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Friday, October 16, 2015

NaBloPoMo prompt: What do you wish you knew how to make?



My father, of blessed memory, loved everything about cooking.  He'd watch all the cooking shows on TV, shows like "The Barefoot Contessa".  He had an extensive collection of cookbooks, he loved buying food magazines and reading the recipes.

When he retired in 1989, he signed up for a Chinese cooking class.  He bought a wok and drove to Flushing to buy authentic ingredients.

And then he learned to roll sushi, long before most of us had ever heard of it.  In the last year of his life, as his appetite wained and he grew so thin, we could always manage to get him to eat if we brought him sushi.  We called him "the sushi monster".

But his signature dish ...  soup.  A dish that adorned our table for every Jewish holiday, and frequently "just because".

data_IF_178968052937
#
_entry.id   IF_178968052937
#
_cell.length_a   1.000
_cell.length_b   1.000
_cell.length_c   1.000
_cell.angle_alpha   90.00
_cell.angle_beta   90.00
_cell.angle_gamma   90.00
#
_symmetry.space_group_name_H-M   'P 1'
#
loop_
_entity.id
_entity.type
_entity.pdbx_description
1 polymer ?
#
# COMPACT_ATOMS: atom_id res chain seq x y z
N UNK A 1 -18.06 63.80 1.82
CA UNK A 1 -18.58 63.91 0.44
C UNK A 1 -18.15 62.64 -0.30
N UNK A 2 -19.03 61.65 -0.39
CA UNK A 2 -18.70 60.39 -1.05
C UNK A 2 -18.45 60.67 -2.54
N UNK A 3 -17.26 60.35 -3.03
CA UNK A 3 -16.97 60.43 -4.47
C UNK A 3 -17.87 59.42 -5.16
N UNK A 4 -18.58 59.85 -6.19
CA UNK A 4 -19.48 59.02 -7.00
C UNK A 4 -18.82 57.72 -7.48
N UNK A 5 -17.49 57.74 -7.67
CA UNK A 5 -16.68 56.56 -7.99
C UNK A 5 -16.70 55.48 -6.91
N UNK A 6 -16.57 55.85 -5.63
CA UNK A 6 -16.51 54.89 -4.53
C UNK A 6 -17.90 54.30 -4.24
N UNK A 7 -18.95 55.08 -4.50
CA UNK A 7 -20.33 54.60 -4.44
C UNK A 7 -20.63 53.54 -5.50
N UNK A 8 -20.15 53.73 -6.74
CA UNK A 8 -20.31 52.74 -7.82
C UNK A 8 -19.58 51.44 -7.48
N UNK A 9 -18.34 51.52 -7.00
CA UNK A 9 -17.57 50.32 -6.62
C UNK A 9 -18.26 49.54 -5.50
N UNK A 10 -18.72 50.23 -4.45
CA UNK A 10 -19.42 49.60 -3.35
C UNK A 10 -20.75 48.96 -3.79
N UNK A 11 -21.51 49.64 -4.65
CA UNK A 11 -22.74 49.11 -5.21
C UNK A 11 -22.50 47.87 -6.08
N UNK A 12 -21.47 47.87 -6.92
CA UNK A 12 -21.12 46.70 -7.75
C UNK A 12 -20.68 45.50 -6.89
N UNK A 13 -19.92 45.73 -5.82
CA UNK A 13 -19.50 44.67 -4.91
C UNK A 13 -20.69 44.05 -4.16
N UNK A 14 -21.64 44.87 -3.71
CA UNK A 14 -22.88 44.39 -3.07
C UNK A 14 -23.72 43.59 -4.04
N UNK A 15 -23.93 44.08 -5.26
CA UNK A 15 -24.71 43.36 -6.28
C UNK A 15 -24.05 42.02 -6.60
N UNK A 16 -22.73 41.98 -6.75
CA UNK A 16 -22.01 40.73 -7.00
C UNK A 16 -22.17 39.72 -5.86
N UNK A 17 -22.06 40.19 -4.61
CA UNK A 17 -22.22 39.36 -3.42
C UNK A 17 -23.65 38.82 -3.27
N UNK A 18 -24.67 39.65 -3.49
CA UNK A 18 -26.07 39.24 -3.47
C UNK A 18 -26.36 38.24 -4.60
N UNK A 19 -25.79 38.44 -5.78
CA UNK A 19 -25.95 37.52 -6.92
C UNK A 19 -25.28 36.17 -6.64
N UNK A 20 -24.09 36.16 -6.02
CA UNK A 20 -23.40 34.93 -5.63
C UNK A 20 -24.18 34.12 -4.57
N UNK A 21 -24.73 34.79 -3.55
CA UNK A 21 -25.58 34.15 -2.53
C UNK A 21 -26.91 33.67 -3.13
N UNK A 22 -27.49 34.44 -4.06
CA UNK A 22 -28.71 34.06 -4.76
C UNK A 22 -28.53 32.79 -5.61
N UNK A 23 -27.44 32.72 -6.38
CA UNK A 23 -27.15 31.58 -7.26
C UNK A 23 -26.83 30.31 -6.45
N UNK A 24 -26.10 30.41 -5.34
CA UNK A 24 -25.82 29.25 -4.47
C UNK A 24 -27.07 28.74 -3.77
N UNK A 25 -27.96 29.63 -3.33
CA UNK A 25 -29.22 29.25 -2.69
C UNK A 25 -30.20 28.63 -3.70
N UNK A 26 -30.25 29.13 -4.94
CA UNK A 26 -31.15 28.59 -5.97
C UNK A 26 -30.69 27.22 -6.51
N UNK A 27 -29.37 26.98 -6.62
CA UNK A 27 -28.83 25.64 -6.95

Real, made-from-scratch chicken soup.    You start with a whole chicken, cut in quarters. Vegetables -- onion, celery, carrots, parsnip.  Herbs.  Kosher salt.  The aroma permeates the entire house as it simmers.

The soup is served with broad noodles, or maybe matzoh balls, and chunks of parsnip and carrot.  My  mom likes to eat the boiled chicken as a separate course, my dad liked it with a little horseradish.  The rest of us tear up the chicken and add it to the soup.

I made chicken soup once, many years ago. But I used the recipe from my mother's family, without my father's refinements.


When my father stopped cooking, he taught my sister Felice to make the soup.  She inherited his talent for cooking.

Maybe I'll watch her the next time she makes the soup.

1 comment:

Suzanne said...

Oooh, horseradish in chicken soup sounds really good! Funny how you each enjoyed it in different ways.

The only thing of my mom's I've wanted was her recipe box. She was an amazing cook.

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